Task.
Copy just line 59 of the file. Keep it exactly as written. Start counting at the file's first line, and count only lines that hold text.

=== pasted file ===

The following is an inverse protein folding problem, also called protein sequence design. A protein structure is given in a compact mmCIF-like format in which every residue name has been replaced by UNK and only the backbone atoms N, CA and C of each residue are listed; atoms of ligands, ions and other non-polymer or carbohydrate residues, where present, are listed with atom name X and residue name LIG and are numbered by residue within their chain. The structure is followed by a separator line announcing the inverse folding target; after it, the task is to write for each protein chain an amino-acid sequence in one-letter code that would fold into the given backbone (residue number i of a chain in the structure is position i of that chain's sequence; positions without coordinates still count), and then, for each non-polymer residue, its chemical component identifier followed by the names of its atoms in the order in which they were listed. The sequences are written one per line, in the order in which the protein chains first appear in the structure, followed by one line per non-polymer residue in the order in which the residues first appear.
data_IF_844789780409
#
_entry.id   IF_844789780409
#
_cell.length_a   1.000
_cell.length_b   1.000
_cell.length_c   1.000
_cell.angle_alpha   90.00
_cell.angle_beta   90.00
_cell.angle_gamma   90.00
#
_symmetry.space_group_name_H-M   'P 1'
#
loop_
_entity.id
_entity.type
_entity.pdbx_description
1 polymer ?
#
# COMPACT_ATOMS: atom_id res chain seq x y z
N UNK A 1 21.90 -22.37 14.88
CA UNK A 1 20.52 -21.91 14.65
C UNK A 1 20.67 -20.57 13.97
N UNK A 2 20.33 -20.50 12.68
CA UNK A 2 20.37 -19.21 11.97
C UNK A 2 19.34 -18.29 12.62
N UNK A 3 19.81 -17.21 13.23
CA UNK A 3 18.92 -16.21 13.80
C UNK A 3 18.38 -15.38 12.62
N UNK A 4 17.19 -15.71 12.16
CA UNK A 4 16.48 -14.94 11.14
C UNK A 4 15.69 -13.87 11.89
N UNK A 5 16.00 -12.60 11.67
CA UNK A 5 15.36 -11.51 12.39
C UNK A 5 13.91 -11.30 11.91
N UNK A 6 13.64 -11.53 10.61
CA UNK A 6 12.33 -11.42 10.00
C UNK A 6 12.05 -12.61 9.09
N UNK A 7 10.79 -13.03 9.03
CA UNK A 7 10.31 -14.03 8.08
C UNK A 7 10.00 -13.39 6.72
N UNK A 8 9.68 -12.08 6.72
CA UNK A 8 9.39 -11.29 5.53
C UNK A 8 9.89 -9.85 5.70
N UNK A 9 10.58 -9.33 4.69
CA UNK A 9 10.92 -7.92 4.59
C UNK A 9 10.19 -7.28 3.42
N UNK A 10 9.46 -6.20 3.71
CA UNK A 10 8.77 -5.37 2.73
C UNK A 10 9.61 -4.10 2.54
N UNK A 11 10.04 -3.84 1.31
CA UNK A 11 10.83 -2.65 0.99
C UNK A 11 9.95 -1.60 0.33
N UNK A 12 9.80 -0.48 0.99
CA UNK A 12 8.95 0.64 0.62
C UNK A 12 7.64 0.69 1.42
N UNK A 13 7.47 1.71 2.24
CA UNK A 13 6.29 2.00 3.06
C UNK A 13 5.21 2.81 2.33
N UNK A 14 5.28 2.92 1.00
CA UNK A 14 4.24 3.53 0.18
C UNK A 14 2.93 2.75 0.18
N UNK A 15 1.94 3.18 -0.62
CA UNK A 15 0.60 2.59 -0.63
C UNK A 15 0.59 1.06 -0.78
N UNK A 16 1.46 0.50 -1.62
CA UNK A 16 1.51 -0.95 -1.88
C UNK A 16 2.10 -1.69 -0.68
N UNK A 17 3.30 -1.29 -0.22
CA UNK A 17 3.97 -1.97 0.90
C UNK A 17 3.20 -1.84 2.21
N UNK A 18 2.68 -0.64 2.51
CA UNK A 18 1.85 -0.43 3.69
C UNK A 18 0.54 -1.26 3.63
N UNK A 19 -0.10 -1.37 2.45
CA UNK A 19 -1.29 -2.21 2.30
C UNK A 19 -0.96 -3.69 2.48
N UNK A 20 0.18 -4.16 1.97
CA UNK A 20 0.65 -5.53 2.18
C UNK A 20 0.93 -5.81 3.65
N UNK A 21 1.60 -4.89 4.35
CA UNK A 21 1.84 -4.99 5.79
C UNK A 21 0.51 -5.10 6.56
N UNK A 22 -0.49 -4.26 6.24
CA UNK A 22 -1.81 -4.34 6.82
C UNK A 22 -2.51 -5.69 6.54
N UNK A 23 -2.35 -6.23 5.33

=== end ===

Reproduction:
CA UNK A 13 6.29 2.00 3.06